Most of the high-profile players on the PGA Tour wait until the last second to commit to a tournament, even though that "commitment" is not binding. It's all about public relations and the fallout that often ensues when a player says he is coming, then says he is not.
That is why Greg Norman never officially committed to next week's Outback Steakhouse Pro-Am at the TPC of Tampa Bay. And that is why the tournament did not have Norman listed in the field.
But Norman is sensitive to the fact that a tournament would love to use his name as a way of promotion. Which is why he allowed Outback officials to put his face on billboards around town. And why last fall he said during a news conference at the Shark Shootout he planned to make the Outback his first tournament of the year.
Still, tournament promoters were understandably a bit nervous when Norman's official commitment was not forthcoming.
And their fears were borne out Friday when Norman informed them he would not be coming due to a minor injury. Apparently, Norman's right knee has been bothering him, enough that he might undergo an MRI that could lead to more significant surgery. If so, a good portion of his spring schedule could be wiped out.
It is unfortunate, but nobody is at fault. Players withdraw from tournaments all the time, for reasons that have nothing to do with injury. It is only the big-name ones who get scrutinized if they don't show - even though it is within their rights to pull out.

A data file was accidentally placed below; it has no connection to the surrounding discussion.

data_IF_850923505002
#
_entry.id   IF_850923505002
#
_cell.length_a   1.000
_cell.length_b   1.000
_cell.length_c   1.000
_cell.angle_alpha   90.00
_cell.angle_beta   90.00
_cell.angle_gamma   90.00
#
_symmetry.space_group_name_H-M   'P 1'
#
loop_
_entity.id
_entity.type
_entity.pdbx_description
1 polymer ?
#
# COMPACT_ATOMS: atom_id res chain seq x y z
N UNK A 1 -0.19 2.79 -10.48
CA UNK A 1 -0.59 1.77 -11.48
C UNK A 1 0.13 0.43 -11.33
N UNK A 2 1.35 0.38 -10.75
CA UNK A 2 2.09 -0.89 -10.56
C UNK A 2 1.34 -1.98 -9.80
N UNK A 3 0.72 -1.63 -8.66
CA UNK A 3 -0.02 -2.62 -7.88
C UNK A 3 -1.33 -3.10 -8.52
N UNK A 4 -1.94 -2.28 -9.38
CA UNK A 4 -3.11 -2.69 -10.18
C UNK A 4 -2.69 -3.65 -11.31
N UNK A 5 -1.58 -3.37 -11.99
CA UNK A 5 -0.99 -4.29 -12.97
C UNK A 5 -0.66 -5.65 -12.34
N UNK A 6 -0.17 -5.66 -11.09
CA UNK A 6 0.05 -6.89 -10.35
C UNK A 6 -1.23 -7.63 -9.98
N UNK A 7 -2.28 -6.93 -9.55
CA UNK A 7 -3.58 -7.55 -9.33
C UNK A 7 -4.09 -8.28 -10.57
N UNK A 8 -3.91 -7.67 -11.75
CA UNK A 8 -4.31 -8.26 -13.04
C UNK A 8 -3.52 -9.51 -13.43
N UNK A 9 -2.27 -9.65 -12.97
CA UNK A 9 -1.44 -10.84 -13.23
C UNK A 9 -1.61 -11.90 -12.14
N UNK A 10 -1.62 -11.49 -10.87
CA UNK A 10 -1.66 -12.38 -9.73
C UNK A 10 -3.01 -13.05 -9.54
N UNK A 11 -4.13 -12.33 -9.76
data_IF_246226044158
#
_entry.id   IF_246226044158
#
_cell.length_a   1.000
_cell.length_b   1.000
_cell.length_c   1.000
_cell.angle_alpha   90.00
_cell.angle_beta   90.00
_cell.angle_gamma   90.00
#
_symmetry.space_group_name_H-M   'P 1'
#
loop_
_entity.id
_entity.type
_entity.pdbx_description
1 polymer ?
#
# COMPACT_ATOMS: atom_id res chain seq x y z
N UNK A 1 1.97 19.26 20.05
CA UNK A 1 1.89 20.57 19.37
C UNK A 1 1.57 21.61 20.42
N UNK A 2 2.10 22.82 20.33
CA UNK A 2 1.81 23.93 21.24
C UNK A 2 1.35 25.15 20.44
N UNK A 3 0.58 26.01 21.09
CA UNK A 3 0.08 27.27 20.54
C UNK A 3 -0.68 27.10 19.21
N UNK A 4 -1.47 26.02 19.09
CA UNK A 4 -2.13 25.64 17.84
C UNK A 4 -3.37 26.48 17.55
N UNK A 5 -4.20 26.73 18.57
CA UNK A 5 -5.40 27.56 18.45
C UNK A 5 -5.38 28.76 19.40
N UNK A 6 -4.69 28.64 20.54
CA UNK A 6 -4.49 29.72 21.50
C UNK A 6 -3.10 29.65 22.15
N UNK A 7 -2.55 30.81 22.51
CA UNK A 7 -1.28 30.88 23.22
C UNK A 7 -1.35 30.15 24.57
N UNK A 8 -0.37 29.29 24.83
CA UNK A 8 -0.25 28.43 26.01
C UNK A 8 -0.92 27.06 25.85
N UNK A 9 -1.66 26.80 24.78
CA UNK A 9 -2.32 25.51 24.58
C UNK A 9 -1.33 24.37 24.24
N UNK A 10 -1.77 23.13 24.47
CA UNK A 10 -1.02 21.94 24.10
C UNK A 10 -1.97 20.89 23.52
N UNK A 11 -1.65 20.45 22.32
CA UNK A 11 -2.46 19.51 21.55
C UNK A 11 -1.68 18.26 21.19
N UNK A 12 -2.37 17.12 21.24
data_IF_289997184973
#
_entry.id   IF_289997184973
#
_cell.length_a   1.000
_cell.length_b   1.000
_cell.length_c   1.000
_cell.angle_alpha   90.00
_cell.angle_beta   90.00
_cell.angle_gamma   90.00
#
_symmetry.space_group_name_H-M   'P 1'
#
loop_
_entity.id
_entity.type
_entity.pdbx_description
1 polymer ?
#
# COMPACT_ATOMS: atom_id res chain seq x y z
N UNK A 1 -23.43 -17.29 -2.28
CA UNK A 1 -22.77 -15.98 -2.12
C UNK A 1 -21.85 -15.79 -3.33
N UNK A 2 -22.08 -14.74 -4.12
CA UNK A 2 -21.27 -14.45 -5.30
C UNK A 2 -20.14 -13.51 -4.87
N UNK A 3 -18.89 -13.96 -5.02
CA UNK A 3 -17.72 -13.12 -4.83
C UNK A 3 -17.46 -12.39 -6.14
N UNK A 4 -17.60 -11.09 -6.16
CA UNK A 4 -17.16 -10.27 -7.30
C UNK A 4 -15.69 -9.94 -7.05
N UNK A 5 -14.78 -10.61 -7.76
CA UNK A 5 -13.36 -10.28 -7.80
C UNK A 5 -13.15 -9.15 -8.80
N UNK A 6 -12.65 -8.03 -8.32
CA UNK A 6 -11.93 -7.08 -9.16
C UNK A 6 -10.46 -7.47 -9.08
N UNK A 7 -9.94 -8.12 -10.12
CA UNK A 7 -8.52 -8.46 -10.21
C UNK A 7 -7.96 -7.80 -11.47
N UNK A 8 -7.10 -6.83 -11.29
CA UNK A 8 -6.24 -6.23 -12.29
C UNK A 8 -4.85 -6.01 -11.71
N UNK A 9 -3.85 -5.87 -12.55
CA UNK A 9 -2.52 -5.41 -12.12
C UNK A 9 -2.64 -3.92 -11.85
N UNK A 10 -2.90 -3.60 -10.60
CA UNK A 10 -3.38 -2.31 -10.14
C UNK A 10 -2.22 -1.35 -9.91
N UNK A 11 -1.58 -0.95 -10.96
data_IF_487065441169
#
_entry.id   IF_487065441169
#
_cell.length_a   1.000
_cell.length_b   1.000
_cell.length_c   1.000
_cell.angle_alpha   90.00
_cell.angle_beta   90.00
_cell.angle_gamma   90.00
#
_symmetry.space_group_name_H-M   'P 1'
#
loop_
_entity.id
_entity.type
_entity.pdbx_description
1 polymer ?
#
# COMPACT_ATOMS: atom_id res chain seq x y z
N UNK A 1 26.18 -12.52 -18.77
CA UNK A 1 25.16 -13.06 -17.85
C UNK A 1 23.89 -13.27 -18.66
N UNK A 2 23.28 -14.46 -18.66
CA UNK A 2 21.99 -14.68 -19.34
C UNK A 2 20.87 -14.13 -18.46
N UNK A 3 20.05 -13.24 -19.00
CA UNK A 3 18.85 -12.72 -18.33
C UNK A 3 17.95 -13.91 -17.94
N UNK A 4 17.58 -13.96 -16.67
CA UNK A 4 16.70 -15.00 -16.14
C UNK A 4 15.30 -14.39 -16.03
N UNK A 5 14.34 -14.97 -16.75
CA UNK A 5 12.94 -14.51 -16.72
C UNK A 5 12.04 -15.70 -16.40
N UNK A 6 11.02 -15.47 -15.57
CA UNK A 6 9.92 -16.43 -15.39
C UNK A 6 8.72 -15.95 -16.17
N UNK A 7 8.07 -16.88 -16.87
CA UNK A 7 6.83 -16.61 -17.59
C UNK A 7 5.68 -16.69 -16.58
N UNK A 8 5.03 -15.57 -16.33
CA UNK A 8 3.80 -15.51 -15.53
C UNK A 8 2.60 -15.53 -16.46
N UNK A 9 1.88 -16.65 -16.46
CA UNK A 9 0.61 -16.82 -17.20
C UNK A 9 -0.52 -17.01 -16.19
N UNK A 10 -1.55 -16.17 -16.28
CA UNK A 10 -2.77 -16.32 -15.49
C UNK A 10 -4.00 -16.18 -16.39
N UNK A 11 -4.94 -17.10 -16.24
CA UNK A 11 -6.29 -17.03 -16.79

Norman would have been a great draw locally as he has never played in an official event in the area. He had good reason to be here, as the Aussie has a natural tie-in with the Outback restaurant chain. It made sense, but just didn't work out this time. No doubt, the tournament will hope to get the Shark back next year.
DECISION TIME: Kevin Stadler went to Perth, Australia, for the Johnnie Walker Classic, just looking to get some competition under his belt. The son of 1982 Masters winner Craig Stadler, Kevin lost his PGA Tour card last season and was set to play on the Nationwide Tour, which has an event this week in Australia and next week in New Zealand.
But by winning the European PGA Tour event, he receives a two-year exemption. It has opened the door to some possibilities Stadler had not considered.
"Now I have no idea what I will do," he said.
One thing Stadler might consider: A clear way back to the PGA Tour is to finish among the top 20 money-winners on the Nationwide Tour. Stadler hinted he would take up European tour membership, even if it meant playing in just a few events.
"I had thought about going over a few years ago when I was struggling (to get on the PGA Tour)," Stadler said. "I thought about going to their Q-School. I thought it would be a blast to go play over there. I've always kind of enjoyed their style of golf and had some interest in it."
ACE TOURNEY: The Champions Tour resumes this week in Naples with Loren Roberts looking to make it three in a row. He won the first two tournaments of the year, both in Hawaii. The ACE Group Classic, played at the Club of TwinEagles, has attracted 30 of the top 31 money-winners from last season. Only Jay Haas (who is playing in next week's Outback) is missing. Haas is scheduled to play this week's Nissan Open on the PGA Tour. The tournament also gave a sponsor exemption to Tampa's Gary Koch.
AROUND GOLF: Bob May, who lost to Tiger Woods in a playoff at the 2000 PGA Championship, played in his first PGA Tour event at the Pebble Beach Pro-Am since the 2003 Byron Nelson Championship, where he suffered a back injury. May finished tied for 56th. Northern Ireland's Graeme McDowell moved into the 65th position Monday in the Official World Golf Ranking, getting the last spot in the field for next week's 64-player Match Play Championship. No. 6 Sergio Garcia is expected to skip the event. Australia's Craig Parry had been holding down the last spot but was bumped.